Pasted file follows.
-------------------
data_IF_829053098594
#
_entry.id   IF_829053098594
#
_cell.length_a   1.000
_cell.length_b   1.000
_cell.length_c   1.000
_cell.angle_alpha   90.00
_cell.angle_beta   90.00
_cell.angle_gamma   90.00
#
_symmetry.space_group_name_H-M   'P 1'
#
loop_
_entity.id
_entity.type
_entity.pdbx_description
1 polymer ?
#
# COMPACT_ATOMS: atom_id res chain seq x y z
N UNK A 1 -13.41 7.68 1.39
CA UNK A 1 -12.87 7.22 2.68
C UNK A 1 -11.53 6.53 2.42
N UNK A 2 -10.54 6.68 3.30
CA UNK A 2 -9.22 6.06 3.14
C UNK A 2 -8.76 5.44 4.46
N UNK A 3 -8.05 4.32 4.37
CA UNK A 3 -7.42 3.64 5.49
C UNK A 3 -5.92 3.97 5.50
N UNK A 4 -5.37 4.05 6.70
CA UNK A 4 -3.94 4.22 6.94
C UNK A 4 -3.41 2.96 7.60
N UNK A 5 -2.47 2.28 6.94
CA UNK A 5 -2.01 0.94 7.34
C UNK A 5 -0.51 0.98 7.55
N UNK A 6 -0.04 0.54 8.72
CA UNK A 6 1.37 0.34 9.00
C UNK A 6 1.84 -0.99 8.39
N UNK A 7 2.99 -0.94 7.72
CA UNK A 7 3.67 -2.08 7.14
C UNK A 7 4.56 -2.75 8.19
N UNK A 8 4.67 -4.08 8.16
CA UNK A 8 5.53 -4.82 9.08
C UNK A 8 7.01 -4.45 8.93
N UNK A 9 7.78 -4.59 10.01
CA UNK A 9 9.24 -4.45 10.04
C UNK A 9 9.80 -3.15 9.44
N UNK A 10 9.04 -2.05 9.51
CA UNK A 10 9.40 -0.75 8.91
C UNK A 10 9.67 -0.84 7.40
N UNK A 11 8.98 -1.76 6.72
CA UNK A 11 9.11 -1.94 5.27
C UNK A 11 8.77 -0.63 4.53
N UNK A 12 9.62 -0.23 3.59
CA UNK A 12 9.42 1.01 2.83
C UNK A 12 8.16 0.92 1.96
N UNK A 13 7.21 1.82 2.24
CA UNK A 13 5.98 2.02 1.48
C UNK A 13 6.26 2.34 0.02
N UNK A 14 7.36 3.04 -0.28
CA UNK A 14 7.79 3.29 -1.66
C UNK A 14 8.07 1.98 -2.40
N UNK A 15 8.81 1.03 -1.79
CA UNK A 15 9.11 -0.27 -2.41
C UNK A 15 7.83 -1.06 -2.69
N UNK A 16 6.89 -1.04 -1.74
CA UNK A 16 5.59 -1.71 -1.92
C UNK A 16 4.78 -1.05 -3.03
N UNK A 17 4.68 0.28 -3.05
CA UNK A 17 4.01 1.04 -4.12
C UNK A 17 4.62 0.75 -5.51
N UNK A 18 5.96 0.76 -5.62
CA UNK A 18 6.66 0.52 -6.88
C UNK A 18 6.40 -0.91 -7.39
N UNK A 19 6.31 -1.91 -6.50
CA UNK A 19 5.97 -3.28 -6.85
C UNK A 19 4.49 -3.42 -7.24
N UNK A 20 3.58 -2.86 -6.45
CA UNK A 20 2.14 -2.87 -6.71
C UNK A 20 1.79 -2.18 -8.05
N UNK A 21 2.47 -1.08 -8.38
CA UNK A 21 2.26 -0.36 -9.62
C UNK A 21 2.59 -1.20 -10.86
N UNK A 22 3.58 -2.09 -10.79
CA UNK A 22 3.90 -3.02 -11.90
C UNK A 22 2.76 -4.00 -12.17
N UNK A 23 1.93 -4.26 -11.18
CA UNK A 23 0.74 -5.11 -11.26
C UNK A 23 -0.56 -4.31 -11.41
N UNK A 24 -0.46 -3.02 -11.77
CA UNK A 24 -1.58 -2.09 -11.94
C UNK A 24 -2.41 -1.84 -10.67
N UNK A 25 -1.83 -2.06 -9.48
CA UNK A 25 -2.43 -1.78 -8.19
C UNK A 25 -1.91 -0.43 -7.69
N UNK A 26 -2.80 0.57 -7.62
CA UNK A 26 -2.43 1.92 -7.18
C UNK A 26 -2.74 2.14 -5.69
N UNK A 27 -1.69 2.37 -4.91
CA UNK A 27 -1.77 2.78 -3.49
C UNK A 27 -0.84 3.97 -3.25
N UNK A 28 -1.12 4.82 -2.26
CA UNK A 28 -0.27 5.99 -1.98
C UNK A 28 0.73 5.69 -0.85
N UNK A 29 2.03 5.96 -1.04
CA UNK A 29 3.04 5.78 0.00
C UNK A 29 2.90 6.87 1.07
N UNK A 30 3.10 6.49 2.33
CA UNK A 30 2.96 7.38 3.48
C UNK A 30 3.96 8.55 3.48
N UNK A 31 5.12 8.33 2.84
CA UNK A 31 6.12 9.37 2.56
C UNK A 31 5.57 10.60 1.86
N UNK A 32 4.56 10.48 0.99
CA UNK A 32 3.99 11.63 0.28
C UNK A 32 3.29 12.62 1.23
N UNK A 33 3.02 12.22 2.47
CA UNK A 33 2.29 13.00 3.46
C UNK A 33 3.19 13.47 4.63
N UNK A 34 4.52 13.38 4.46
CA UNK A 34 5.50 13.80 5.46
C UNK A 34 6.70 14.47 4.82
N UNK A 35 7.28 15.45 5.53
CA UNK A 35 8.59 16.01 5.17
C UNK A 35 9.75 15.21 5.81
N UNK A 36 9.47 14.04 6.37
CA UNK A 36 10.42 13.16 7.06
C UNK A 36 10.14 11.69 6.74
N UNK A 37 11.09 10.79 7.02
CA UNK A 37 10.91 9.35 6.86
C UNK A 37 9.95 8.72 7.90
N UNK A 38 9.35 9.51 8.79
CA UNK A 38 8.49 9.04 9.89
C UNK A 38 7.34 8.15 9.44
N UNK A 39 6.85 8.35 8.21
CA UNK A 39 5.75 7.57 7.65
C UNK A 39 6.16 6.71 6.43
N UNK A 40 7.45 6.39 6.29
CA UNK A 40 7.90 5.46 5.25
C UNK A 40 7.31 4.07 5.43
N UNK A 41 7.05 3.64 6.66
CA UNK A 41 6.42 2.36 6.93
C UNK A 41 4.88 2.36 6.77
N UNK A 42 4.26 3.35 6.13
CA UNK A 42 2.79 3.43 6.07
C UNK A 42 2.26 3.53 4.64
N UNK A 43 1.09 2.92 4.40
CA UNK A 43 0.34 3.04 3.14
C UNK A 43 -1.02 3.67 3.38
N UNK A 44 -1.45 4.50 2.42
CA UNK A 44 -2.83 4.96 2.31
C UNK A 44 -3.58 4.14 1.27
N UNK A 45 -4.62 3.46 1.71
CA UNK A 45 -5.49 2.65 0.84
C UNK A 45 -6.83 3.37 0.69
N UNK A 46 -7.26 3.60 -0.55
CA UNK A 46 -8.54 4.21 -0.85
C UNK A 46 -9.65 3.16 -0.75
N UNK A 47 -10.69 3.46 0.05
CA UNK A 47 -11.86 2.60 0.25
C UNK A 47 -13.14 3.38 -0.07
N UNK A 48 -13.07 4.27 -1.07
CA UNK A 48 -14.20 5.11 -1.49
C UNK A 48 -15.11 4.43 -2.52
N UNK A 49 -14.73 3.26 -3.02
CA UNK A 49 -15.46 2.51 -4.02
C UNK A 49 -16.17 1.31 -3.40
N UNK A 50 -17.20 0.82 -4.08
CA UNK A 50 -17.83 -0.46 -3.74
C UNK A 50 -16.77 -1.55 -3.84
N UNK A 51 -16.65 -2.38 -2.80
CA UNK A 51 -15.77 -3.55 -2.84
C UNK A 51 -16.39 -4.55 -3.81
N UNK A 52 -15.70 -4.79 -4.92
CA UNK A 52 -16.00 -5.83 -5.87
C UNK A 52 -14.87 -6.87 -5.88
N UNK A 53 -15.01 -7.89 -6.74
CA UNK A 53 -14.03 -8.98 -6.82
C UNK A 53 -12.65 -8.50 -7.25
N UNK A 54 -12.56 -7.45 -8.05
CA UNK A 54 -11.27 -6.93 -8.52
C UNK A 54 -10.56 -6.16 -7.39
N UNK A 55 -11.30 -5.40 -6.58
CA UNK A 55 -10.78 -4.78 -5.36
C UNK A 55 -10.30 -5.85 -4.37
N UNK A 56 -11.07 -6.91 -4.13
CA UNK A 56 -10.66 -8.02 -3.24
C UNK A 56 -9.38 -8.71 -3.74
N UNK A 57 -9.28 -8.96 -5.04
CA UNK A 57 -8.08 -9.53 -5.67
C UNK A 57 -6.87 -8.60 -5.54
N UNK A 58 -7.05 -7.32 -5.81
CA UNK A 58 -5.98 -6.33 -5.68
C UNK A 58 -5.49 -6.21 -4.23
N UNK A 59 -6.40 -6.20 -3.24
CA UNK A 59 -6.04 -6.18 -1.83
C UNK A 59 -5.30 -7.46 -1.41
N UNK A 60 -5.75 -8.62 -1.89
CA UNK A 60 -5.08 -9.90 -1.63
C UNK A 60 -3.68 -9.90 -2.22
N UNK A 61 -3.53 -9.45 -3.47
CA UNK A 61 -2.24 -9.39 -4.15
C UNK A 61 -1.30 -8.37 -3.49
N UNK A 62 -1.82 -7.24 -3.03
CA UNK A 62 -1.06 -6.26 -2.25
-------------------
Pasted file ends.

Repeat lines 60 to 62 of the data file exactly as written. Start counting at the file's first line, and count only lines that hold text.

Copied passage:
N UNK A 14 7.36 3.04 -0.28
CA UNK A 14 7.79 3.29 -1.66
C UNK A 14 8.07 1.98 -2.40